The cover of this issue of NZ Musician brings together four independent and individually talented songwriter/performers, each with recent or imminent album releases. First up is Hollie Fullbrook, much better known as Tiny Ruins. With just one album and a fill-in EP under her belt, Tiny Ruins has already achieved unheard of international recognition for an independent Kiwi indie folk act. Two things are true about Tiny Ruins’ gigs, when she plays here in NZ at least: they are very likely to sell out, and you will be able to hear a pin drop as the audience goes almost eerily quiet, listening intently to every lyric. Silke Hartung booked a spot in Hollie’s busy schedule, ahead of the release of her sophomore album ‘Brightly Painted One’ in early May, and her impending European tour, for part of which she’ll be supporting Neil Finn.
We've invited some folk known for their keen-eyed music industry observations to comment on events and trends in the biz, both here at home and abroad.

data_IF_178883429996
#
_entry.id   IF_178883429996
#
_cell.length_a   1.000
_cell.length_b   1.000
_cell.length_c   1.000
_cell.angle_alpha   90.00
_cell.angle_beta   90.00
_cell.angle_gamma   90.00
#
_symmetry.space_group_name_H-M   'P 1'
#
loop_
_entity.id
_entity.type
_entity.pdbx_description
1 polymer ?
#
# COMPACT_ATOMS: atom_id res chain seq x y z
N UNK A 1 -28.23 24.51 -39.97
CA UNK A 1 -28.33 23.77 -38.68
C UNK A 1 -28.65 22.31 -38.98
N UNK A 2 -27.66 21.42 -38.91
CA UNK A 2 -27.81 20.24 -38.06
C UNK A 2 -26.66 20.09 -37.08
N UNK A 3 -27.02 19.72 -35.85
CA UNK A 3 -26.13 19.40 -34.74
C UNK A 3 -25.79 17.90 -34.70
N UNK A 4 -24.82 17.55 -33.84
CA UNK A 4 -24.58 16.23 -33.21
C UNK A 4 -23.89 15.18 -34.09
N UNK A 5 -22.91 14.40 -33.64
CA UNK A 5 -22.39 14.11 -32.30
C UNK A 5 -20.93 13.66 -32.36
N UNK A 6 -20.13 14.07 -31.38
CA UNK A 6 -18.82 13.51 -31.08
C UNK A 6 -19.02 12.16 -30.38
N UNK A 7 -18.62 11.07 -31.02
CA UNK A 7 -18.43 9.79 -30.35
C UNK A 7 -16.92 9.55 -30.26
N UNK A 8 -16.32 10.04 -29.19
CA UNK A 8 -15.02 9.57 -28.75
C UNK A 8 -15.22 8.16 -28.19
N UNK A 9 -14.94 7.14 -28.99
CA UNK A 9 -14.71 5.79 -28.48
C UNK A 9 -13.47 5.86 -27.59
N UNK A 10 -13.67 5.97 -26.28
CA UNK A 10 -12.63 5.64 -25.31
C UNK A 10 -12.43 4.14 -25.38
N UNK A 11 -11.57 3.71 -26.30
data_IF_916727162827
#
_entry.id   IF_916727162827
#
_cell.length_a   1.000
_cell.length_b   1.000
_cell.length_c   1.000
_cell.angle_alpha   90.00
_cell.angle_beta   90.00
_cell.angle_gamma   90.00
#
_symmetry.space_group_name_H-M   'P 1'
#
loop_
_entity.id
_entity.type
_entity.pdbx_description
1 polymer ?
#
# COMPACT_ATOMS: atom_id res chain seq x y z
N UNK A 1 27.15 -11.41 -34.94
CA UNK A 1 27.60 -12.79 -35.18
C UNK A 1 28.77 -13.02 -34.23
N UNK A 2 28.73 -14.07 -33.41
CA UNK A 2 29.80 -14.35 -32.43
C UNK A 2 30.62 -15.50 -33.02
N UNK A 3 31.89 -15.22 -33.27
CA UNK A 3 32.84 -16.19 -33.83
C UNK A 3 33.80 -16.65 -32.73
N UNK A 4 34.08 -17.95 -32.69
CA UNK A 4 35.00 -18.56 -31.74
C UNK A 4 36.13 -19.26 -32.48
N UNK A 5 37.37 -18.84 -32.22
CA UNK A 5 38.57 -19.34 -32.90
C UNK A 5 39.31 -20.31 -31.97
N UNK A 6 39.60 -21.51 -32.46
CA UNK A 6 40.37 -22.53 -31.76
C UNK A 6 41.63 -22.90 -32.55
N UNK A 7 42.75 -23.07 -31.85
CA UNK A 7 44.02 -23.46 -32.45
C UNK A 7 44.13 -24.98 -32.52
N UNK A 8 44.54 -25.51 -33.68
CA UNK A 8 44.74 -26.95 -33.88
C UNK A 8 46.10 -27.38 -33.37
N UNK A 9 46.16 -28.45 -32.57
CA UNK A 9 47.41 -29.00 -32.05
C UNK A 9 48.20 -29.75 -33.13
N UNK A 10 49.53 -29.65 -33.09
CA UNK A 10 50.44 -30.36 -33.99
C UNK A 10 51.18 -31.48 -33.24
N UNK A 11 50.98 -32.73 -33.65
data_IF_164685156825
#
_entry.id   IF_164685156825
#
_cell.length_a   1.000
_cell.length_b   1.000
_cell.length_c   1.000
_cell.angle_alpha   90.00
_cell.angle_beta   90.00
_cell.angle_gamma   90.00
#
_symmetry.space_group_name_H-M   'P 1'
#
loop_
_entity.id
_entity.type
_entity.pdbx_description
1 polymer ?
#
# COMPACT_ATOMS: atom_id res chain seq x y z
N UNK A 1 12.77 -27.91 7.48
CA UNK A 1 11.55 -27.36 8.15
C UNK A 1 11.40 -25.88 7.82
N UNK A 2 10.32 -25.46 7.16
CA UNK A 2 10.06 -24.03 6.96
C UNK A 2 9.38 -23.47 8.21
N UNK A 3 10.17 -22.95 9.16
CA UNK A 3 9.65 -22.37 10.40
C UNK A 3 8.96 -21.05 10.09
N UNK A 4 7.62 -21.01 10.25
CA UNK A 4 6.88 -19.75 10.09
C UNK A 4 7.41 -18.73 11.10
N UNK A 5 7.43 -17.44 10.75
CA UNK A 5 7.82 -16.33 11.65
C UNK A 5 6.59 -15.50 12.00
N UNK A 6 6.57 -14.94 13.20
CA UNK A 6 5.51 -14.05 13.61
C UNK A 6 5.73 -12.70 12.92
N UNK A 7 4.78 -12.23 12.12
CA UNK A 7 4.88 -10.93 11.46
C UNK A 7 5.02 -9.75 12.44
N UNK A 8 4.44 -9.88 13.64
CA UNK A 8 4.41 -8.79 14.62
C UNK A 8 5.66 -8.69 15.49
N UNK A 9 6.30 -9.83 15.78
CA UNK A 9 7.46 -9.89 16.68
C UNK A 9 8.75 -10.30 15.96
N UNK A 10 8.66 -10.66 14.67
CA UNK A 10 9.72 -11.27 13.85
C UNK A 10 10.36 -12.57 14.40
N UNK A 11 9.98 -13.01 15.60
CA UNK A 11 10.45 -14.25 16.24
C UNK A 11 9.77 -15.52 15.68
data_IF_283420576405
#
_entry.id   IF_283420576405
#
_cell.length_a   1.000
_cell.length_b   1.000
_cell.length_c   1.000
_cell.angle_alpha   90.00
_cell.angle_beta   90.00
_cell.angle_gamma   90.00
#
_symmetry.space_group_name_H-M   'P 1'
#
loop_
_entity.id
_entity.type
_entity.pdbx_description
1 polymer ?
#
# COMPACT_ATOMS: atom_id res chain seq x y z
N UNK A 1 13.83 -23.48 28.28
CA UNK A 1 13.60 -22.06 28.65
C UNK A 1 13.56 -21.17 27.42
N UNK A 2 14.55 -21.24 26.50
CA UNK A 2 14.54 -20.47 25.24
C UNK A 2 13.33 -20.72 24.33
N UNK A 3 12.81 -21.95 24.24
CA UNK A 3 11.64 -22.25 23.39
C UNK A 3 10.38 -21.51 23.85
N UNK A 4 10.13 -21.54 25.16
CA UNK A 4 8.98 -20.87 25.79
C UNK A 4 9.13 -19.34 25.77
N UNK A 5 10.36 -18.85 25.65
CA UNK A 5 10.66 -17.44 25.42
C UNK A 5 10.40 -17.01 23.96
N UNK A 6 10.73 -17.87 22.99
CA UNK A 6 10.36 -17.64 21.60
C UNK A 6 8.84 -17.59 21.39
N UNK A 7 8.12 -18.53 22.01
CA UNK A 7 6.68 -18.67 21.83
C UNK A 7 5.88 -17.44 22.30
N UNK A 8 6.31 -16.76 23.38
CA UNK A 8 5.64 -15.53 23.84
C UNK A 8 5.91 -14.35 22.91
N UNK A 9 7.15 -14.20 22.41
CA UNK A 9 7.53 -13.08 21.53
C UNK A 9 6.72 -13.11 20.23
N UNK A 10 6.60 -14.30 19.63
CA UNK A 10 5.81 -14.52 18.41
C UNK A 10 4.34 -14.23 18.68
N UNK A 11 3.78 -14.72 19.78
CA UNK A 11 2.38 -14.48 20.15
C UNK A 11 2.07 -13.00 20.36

Richard Branson’s Virgin Atlantic will stage mini concerts on its new domestic airline Little Red from September.
Album sales in the US hit historic lows over the last five weeks, with information and sales tracking system SoundScan recording the longest consecutive stretch in its history without scanning more than 5 million units.
New York based talent manager and independent artist consultant Ethan Schiff has published an interested post over at his blog schiffblog.com offering an alternative solution for bands keen to attract a label.
Damon Krukowski of American rock band Galaxie 500 breaks down the meager royalties currently being paid out to bands by streaming services and explains what the music business' headlong quest for capital means for artists today. The following is a short e